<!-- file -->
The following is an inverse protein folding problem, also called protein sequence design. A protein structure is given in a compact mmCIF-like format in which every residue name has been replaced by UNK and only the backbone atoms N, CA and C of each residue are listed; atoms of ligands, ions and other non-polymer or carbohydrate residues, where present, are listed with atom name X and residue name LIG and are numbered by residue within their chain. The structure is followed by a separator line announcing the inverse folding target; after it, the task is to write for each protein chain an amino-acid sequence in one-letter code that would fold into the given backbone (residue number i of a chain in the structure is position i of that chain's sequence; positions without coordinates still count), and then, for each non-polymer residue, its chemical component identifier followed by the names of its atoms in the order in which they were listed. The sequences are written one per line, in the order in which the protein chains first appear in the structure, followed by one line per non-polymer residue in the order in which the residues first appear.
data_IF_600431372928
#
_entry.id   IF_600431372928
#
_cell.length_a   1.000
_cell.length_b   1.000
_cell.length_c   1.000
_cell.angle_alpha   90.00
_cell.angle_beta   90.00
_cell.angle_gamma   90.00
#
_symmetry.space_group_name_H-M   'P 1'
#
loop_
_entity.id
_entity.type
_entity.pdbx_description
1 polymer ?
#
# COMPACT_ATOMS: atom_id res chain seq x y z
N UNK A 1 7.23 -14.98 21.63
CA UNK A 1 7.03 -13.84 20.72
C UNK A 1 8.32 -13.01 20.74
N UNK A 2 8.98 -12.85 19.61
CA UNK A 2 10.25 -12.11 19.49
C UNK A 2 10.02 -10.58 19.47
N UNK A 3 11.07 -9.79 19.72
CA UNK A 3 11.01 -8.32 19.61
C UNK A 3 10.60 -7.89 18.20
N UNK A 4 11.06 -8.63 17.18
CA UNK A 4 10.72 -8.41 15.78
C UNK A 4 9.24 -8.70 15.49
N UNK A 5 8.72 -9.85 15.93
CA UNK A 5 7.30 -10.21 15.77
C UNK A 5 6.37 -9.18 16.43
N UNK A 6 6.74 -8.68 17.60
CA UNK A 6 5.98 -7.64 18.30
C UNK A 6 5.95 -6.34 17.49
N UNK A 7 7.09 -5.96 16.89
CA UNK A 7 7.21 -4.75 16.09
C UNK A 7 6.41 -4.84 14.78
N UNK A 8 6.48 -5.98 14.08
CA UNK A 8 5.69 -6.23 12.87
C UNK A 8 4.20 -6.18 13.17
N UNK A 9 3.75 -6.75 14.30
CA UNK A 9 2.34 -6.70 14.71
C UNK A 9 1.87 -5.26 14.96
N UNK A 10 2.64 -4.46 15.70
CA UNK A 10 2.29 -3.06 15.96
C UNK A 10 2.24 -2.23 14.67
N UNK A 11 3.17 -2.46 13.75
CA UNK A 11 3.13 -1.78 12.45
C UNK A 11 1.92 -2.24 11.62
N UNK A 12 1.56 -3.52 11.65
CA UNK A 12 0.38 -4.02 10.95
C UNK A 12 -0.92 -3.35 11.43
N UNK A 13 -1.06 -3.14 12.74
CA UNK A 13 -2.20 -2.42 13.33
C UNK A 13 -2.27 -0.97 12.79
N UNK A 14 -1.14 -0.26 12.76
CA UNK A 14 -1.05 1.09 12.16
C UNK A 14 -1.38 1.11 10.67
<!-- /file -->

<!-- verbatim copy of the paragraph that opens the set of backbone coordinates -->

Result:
The following is an inverse protein folding problem, also called protein sequence design. A protein structure is given in a compact mmCIF-like format in which every residue name has been replaced by UNK and only the backbone atoms N, CA and C of each residue are listed; atoms of ligands, ions and other non-polymer or carbohydrate residues, where present, are listed with atom name X and residue name LIG and are numbered by residue within their chain. The structure is followed by a separator line announcing the inverse folding target; after it, the task is to write for each protein chain an amino-acid sequence in one-letter code that would fold into the given backbone (residue number i of a chain in the structure is position i of that chain's sequence; positions without coordinates still count), and then, for each non-polymer residue, its chemical component identifier followed by the names of its atoms in the order in which they were listed. The sequences are written one per line, in the order in which the protein chains first appear in the structure, followed by one line per non-polymer residue in the order in which the residues first appear.